The Influencer Tiers: Why Follower Count Matters

Learn about influencer tiers and why follower count matters

Not all influencers are created equal. They have different interests. They come from different places, represent various ages and gender, and speak diverse languages. And influencers also vary based on their follower count.

About a year ago now, we covered the different types of influencers based on number of followers. But as the world of influencer marketing keeps changing and growing, it’s time to update these definitions. Keep reading to learn about the five influencer tiers and get some handy tips about how each can serve in your campaigns.

Nano influencers: 1K – 5K followers

Nanos are just dipping their feet into the influencer waters. They may be inexperienced, but they have very high engagement rates. They’re credible, due to their natural content that isn’t overly retouched. Further, nano influencers are able to manage their small social communities. When an influencer replies to a follower’s comment, or maybe even likes something on their profile, trust and confidence grows between the two parties.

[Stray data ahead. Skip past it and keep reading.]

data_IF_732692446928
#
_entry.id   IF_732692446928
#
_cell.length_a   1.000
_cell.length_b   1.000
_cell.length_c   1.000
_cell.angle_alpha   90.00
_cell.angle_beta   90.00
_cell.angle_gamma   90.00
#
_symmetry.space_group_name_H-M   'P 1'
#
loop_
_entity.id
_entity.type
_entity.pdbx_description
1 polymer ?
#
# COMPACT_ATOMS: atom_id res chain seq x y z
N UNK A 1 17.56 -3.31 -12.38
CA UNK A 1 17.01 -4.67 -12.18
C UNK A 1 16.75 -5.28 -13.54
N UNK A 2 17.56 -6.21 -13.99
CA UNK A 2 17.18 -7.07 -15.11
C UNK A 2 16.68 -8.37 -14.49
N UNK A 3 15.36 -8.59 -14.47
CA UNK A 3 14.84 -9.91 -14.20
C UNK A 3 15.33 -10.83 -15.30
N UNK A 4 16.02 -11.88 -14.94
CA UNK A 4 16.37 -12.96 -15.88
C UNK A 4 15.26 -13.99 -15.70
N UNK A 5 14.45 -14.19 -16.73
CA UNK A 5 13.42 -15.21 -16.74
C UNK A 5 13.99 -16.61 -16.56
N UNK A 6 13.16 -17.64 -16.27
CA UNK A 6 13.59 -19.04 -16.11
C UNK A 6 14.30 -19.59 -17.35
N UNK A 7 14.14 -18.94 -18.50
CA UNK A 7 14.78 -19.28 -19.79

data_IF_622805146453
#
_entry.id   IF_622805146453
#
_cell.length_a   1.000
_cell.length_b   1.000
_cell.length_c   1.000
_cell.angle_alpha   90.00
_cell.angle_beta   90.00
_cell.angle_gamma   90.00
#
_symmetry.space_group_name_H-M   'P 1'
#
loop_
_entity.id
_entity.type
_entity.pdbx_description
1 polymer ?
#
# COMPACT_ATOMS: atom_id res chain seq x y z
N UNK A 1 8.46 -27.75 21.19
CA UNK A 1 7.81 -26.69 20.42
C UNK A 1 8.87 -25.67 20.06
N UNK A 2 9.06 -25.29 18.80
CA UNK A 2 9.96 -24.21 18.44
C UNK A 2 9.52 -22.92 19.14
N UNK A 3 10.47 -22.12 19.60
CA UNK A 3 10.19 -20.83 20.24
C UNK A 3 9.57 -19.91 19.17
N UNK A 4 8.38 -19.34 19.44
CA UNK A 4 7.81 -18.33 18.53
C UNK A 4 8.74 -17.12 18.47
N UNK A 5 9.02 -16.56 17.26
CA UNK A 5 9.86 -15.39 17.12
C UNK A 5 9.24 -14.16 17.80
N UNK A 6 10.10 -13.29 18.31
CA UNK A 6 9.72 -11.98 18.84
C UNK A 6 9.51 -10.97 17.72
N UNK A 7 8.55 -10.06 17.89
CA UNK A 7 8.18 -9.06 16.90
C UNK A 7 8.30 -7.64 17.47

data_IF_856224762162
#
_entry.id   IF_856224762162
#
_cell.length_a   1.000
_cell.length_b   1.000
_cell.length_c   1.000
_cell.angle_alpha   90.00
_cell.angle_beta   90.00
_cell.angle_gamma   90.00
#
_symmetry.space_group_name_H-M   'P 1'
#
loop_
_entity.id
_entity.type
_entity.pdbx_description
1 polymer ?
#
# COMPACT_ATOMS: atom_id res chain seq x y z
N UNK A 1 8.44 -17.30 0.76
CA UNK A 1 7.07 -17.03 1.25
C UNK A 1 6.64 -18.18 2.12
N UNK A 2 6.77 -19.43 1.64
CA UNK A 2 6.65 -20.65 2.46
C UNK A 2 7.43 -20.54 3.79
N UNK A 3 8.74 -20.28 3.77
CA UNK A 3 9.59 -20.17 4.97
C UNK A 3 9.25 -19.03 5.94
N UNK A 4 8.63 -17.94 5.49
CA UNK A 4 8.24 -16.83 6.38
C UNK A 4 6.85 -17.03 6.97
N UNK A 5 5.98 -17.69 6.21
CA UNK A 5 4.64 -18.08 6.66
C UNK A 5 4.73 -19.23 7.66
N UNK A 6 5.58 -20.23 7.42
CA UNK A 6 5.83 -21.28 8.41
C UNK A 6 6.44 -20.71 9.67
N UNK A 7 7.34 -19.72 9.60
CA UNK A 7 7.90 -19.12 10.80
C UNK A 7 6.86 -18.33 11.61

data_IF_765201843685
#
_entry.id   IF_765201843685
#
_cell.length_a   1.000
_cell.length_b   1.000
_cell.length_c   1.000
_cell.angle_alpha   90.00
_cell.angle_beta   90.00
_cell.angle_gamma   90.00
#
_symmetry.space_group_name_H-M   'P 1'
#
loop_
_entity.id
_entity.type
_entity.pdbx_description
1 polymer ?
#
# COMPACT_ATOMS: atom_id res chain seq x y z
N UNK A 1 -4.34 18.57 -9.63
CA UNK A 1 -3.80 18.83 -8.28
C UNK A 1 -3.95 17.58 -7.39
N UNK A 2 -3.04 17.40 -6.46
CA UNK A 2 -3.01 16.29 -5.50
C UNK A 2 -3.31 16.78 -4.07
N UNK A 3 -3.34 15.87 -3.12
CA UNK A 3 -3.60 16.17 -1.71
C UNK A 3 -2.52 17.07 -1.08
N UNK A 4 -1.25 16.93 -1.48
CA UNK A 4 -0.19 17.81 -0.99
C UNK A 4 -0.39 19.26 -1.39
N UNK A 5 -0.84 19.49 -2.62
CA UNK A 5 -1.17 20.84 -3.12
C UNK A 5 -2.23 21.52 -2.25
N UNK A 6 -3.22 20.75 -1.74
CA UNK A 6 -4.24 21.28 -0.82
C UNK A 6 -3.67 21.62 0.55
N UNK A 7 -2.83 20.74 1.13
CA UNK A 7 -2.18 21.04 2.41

Jade Melcher is an example of a nano influencer. Her follower count is 3.4K.
California-based beauty influencer Jade Melcher (@cleanbeautyrepublic) has 3.4K followers on Instagram. She reviews gifted products for her audience.

Nano influencers could be especially useful for local businesses or for brands targeting very niche markets. They’re generally happy to collaborate for product alone, including for products of lesser value. If you work with a Nano, just keep in mind that they don’t make their living off of social media alone. Therefore, they may have less time and fewer resources to dedicate to content creation.